Quote Unquote: Green Lecture
Dialogue was both the format and the theme of this year’s Green Lecture on Faith, Race and Community, “An Exercise in Hope: A Conversation with Esau McCaulley and President Scogin,” held on Wednesday, Nov. 10, in Dimnent Memorial Chapel.
McCaulley is an assistant professor of New Testament at Wheaton College whose publications include the award-winning book Reading While Black: African American Biblical Interpretation as an Exercise in Hope, published by IVP Academic in September 2020. Among other topics, the evening explored the idea that cultural experience not only influences understanding of Scripture, but in conversation with other traditions enhances it for all. McCaulley noted that he has hoped through his book to highlight the distinctive perspective of Blacks in the U.S. and what that perspective can contribute.
The excerpt that follows from the event’s question-and-answer segment illuminates a related point: that conversation is not only helpful, but essential.
Matt Scogin ’02: “I want to ask this question, which is also a great question. It’s from a student. It says, ‘How do we determine if our motivational mindset is helping or hindering our interpretation of Scripture? How do we avoid cherry picking to justify our thoughts or actions?’
McCaulley: “We can’t. That’s why we need the whole communion of faith across time and culture. And the problem is, when you have one voice that does it, then there’s inevitably cherry picking and it’s not challenged.
“So, the African American biblical tradition is not infallible. We’re just better in certain places. So, these are historical facts. So you go back to the abolitionist debate and you, say, listen to what the Black Christians said and what the white Christians said, the Black Christians win: We all agree that the abolitionists are correct. But it doesn’t mean that every single thing that the Black person said is going to be true.
“One of the reasons that I’m assuming that your professors tell you to read old books is because [the authors] live in a world that allows them to see things that we might not see.
“Let me make sure I clarify this point. It doesn’t mean that we can’t understand to trust Jesus. I think that anybody who reads the Bible can see that you ought to put your faith in Jesus; the Resurrection is important. I’m not saying that particular cultures can’t say anything true about the Bible. I’m saying that no culture can say everything that is true about the Bible by itself. And the historical record has shown that.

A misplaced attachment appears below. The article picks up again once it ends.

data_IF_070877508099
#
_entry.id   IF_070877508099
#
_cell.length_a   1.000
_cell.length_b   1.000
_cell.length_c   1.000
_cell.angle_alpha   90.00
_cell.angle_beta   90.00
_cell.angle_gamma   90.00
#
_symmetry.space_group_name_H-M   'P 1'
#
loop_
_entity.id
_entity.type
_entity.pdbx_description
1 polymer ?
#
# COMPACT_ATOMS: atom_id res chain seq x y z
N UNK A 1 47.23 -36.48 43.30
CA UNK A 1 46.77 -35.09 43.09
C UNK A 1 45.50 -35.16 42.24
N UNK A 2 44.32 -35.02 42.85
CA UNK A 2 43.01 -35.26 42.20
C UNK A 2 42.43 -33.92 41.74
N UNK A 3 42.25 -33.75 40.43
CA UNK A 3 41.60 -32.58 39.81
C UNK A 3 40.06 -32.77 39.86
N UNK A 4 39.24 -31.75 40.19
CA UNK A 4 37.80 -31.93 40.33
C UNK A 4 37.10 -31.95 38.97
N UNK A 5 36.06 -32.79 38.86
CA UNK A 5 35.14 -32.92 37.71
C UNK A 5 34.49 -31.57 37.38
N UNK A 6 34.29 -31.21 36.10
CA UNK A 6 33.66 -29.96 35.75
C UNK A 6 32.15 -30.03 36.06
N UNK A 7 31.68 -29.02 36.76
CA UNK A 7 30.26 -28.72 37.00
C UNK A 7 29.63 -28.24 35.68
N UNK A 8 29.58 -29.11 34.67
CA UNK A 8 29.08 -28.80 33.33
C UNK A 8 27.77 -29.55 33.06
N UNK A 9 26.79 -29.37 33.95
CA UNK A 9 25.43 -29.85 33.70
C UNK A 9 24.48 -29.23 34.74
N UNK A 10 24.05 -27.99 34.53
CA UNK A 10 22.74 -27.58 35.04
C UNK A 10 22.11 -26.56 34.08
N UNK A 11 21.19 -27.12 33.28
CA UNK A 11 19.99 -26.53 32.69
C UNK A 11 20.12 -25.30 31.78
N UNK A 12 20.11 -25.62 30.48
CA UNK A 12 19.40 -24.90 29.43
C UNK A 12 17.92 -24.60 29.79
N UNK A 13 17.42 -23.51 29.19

“And right now, we’re all limited in a certain way that is not clear to us. It will be clear 100 years from now when people look back on Christianity in our day. And they’ll say, ‘How did these Christians (if the Lord should tarry) in the 2020s not see this key thing?’ in the same way we look back on the 1920s with a certain clarity and objectivity.
“So I don’t think that we can. I think that we need each other across time and culture to together discern the mind of Christ.”
Scogin: “What you’re saying is that we’re all motivated readers of it and we have to acknowledge that. And then we come together, different people with different motivations, the whole body of Christ coming together…”
McCaulley: “…and acknowledging that we’re trying to do the same thing. Right. I think that what keeps it from being chaotic is that at bottom we’re saying, ‘I’m still trying to interpret this book and live by its precepts.’
“When [instead] my culture determines truth fully, then my cultural experiences become the dominant experience. And it does make dialogue very difficult. And what you’re left with is actually the will to power.”